It is never advisable to simply renew your policy year on year as this will not inform you of changes to the level of cover.
A copy of your policy should be requested from your broker each year.
When it comes to the actual cover you are purchasing this is a very individual matter and should be tailored to the type of farm business that you have.
Damage caused by livestock is always a major issue and you should consider the type and nature of your stock as well as their proximity to a road etc when deciding on livestock insurance.
Injuries and fatalities caused by machinery in inevitably one of the biggest risks on farms.
Insurance will always be dependent on certain factors including the taking of reasonable precautions and the proper maintenance of equipment. While this might sound obvious, your insurer may not have to cover you in the case of a claim if you are not safely operating you machinery and have it well maintained.
Visitors and walkers are a regular on many Irish farms and you should consider whether you will need cover for injury which may be caused to these persons.
These are only some of the many risks you will have to consider purchasing insurance cover for.
There are many confusing terms which are associated with the purchase of insurance and an understanding of some of these may make the process a little easier.
This clause is included in most policies. The meaning and effect of this clause is that if you undervalue the item you insured and subsequently make a claim, your claim will be proportionate to the amount you have under-insured.
Say, for example, your property is worth €100,000 but you insure it for €80,000 and you subsequently make a claim for some damage.Your policy will only cover 80pc of the damage when the 'Average Clause' provision is applied, so be sure to value the property as accurately as you can.
This is the portion of any claim that is not recoverable under a policy when you make a claim.
This amount varies considerably, not only between insurers, but also between sections of policies.
It is important to check out the excess which relates to each possible type of claim. Also, you should check whether you can make a claim for certain smaller items like windscreens without affecting your no claims bonus for the following year.
This is the limit on the amount that you could recover under a policy.
This is the pre-printed booklet you will receive which will contain all of the conditions of your policy.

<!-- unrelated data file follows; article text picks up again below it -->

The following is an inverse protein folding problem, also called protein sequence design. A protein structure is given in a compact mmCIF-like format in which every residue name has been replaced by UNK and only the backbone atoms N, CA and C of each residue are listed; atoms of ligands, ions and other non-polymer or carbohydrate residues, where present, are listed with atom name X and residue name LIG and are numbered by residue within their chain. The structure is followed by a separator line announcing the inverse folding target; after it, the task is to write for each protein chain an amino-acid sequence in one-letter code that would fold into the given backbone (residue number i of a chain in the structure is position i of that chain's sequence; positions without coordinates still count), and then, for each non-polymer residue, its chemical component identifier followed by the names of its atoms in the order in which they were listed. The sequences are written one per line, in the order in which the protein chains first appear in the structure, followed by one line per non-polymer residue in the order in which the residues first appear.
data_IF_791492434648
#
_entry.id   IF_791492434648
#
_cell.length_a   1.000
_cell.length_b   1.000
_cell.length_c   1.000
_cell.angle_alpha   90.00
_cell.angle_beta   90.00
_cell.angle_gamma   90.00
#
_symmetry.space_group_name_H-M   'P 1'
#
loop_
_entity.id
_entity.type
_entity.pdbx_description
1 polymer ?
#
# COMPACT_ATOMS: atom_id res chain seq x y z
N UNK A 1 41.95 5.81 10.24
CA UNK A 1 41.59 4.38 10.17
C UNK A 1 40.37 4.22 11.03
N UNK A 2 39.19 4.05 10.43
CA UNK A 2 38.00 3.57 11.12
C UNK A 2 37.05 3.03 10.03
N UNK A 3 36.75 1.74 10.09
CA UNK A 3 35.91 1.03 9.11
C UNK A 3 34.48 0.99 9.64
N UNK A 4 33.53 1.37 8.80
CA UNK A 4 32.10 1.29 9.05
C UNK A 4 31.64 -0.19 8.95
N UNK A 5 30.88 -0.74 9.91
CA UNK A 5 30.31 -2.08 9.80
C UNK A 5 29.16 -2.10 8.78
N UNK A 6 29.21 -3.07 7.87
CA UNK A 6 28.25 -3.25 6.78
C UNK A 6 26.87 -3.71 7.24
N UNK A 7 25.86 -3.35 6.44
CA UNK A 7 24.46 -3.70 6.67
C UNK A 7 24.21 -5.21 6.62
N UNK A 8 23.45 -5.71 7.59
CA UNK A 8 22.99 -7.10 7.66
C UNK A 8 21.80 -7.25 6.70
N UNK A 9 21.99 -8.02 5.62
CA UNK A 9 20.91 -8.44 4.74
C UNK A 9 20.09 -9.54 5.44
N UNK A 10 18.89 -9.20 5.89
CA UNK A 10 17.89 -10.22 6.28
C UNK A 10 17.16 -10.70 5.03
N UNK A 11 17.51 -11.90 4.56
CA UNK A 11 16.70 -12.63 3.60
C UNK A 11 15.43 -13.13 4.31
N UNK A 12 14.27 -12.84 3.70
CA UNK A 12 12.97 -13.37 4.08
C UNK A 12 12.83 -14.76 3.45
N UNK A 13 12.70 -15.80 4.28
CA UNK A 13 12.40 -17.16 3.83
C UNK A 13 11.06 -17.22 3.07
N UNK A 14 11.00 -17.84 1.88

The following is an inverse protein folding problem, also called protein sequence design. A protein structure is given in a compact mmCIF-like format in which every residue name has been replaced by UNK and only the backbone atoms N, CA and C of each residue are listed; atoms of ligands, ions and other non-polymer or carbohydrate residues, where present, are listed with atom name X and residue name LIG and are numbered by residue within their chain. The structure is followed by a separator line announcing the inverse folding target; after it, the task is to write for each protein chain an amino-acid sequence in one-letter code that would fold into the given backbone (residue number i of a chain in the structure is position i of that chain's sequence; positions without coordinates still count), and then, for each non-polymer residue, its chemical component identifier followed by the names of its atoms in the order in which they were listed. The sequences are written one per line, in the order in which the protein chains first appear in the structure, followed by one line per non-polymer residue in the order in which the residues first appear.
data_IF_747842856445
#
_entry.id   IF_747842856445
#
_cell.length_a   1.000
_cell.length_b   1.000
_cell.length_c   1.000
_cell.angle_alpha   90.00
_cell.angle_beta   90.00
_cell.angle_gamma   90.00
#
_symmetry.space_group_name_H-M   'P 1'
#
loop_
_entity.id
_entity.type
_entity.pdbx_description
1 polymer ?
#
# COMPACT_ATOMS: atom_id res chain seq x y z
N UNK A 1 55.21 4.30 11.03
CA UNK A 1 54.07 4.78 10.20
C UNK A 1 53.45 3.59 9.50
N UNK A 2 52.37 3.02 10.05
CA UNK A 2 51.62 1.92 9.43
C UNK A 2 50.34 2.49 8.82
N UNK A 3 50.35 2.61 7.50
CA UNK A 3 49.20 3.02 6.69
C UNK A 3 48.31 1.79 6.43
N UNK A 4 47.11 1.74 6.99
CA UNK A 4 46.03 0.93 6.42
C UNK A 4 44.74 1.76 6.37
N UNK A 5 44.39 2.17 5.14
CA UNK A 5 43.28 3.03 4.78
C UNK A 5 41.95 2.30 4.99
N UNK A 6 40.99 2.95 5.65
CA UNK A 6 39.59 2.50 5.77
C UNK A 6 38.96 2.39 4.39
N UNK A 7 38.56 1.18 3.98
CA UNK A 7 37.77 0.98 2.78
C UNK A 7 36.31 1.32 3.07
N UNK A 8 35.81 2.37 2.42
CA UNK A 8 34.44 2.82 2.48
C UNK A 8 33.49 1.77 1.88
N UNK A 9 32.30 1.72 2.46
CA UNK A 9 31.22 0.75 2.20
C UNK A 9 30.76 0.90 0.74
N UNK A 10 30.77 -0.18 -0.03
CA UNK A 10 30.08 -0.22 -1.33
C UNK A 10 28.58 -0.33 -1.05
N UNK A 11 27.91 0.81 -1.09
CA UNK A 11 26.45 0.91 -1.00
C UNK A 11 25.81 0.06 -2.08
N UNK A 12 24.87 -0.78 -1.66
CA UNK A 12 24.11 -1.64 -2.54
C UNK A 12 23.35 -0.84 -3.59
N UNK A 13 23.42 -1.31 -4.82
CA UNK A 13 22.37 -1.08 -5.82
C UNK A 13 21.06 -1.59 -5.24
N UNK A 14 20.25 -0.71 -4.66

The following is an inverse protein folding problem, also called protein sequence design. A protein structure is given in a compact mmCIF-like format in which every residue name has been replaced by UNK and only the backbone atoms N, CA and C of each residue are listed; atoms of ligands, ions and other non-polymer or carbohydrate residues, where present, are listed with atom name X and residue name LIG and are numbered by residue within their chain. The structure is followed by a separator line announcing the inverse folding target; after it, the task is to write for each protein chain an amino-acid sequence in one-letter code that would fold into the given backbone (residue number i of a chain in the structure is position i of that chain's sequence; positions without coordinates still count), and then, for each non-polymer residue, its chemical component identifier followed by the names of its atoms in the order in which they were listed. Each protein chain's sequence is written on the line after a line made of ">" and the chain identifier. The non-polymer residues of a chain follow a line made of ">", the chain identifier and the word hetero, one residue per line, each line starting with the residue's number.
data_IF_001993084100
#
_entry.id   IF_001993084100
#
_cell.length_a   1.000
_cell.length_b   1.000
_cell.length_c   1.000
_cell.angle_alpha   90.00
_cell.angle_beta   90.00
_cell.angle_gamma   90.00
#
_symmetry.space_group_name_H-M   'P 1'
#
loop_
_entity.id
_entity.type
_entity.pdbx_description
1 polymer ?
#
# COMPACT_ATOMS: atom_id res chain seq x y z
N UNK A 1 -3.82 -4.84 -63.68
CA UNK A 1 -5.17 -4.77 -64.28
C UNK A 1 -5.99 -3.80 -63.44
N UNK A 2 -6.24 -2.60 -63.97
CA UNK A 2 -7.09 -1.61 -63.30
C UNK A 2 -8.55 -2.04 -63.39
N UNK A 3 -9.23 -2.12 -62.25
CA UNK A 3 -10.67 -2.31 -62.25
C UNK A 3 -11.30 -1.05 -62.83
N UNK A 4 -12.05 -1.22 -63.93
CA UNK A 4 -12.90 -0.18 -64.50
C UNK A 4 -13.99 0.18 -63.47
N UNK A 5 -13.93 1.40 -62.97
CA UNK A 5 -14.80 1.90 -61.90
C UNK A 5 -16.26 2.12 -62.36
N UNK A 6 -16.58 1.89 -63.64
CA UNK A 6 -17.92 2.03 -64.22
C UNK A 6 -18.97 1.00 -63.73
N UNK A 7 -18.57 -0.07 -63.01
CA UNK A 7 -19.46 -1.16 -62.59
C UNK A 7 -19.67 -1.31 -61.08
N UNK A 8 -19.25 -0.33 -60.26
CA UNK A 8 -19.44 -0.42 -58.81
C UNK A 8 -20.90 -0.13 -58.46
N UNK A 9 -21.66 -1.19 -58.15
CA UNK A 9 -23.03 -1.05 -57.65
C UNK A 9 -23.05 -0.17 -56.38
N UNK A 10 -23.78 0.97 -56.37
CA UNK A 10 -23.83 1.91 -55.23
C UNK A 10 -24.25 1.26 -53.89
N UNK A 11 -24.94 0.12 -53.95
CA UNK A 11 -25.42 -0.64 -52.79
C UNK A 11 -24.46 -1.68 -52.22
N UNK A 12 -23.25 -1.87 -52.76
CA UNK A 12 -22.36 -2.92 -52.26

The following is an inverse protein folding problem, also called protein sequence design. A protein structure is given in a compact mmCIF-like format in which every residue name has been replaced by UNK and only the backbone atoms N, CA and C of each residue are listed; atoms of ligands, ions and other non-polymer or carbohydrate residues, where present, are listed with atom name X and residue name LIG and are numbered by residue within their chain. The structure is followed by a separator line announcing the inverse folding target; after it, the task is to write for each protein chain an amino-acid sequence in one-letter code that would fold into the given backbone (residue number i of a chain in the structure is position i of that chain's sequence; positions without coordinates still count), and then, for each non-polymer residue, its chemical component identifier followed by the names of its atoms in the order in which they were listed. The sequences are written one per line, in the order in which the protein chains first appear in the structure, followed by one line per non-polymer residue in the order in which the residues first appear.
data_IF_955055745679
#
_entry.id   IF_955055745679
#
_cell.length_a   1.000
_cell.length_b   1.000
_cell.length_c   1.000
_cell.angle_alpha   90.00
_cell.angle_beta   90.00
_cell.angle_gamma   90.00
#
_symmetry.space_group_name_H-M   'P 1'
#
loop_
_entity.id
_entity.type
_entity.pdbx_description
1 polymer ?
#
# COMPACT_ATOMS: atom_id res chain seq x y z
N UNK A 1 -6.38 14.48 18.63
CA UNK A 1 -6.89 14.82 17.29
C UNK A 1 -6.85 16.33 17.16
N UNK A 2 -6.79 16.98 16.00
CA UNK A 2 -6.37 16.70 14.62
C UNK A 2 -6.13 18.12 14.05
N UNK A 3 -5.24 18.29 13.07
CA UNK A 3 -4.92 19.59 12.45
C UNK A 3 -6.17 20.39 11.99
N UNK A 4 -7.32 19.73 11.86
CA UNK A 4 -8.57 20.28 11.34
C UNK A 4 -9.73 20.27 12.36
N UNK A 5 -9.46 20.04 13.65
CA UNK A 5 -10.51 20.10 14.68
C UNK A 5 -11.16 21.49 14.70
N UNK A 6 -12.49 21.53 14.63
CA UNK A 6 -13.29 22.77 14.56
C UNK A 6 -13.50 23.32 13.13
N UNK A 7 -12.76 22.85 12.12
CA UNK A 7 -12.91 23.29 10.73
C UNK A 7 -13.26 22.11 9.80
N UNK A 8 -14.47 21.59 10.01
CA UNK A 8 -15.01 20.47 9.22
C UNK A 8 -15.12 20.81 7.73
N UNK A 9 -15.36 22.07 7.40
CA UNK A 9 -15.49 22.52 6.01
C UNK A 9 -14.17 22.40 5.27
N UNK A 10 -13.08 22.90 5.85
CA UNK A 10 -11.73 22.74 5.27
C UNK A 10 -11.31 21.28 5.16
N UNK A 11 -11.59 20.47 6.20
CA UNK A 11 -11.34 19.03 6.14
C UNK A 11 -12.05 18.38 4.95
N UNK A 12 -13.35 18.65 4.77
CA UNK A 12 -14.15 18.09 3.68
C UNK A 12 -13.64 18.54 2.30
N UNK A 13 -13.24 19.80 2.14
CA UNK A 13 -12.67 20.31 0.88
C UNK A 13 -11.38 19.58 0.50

These are clauses contained in the policy document that an insurer will expressly leave out of your policy.
It is essential that you read this section carefully and be aware of exactly what and who is covered by the policy.
For example, family members working on the farm are often excluded from the policy and this could have a big effect if for instance a spouse was seriously injured while working on the farm.
This is a document specific to you which will list items that you may have specifically requested (eg pedigree bulls) or exclude specific items that may carry excessive risk for an insurer (eg lands situated on a flood plain).
These are any indirect losses that are not insured but you may suffer if an insured item is out of use.
For example, you may suffer a loss of earnings if your shed is burned down, but you may not be entitled to claim for the loss of income caused by the loss of the use of the shed.
In general, consequential losses are not covered under policies because they are difficult to quantify at the time of underwriting a policy.
Building Sum Insured (BSI)
This is the estimated amount that it would cost to rebuild your property.
This is a different value to the market value of your property and you should consider all of the costs that might be involved when providing an insurer with this figure.
This is especially important if you are not familiar with current building costs.
The old adage of 'better safe than sorry' is what encourages us to take out insurance in the first place. That's why it is essential to examine the policy carefully and make sure it fits with the individual needs of your farming enterprise.
This article is intended as a general guide only and you should seek professional advice for your individual circumstances.
Theresa Murphy is a barrister based in Co Galway email firstname.lastname@example.org
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